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Economic Consequences of Illness in the Workplace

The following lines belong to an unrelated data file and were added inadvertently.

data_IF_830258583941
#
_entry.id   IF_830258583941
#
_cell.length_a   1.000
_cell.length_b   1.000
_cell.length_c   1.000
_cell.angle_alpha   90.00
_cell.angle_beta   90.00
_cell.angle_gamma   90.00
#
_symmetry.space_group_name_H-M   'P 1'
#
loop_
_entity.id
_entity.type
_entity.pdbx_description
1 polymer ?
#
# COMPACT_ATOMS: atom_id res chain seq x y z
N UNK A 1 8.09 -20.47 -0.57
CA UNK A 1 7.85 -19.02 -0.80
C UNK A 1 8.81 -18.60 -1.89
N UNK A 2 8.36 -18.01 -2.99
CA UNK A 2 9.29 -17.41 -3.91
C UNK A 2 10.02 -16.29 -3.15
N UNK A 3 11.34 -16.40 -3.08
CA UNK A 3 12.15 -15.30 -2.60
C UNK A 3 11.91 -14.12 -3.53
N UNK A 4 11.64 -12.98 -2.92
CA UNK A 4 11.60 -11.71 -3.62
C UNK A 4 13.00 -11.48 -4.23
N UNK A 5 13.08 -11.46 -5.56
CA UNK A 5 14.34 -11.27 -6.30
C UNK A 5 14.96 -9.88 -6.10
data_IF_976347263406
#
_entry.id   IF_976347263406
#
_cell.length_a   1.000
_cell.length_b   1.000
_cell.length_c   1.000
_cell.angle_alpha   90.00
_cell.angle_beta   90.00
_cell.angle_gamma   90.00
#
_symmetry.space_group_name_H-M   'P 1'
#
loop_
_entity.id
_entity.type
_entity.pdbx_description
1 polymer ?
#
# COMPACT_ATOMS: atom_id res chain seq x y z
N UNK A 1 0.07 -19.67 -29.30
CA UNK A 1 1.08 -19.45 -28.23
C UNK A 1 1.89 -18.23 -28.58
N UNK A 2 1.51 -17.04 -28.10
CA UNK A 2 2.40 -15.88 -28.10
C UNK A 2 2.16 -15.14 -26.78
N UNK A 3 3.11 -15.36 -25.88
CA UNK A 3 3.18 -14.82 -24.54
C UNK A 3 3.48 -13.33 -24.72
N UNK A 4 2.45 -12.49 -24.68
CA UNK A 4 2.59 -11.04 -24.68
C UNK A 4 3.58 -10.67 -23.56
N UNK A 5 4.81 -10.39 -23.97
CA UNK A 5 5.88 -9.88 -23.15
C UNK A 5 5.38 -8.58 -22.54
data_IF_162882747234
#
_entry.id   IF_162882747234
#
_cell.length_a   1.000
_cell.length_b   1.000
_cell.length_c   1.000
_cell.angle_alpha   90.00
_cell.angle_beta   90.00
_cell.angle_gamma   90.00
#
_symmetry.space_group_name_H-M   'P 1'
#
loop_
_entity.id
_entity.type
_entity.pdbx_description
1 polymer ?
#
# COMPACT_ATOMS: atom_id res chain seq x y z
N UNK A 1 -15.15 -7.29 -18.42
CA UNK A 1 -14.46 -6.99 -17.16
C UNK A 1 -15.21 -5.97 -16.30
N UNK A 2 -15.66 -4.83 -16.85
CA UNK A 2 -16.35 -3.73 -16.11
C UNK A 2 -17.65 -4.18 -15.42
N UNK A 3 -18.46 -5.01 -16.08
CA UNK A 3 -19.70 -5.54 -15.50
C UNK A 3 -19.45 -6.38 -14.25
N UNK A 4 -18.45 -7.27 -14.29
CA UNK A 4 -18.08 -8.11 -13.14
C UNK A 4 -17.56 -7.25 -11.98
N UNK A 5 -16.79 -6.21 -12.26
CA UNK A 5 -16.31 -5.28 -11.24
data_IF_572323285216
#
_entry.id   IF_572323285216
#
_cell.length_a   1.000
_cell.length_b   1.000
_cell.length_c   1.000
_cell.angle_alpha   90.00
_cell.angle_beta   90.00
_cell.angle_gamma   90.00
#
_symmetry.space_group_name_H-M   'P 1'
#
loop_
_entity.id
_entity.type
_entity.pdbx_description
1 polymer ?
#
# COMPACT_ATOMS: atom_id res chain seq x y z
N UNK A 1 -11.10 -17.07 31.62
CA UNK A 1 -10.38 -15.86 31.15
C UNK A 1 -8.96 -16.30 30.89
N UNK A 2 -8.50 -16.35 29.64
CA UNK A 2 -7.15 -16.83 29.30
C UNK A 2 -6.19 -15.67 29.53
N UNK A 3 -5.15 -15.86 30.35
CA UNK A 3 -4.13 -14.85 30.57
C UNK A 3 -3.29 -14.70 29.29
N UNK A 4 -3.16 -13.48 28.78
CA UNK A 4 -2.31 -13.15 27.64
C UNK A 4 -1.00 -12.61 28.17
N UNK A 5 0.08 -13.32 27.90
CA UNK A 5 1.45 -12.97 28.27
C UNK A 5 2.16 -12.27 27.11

When employers focus only on the direct, out-of-pocket costs of health care, they fail to consider the indirect costs of illness in the workplace form workers' impaired functioning on the job and absenteeism. The authors present a case study of the effects of clinical depression on direct and indirect health-related costs and provide a model that employers can apply to a wide range of illnesses to analyze their investments in health care. The authors apply the framework to several workplace situations -- employees' depression, cigarette smoking breaks, and arthritis -- to estimate the costs of lost productivity. They also show how to do a break-even analysis to determine when employers' investments in health interventions are likely justified.

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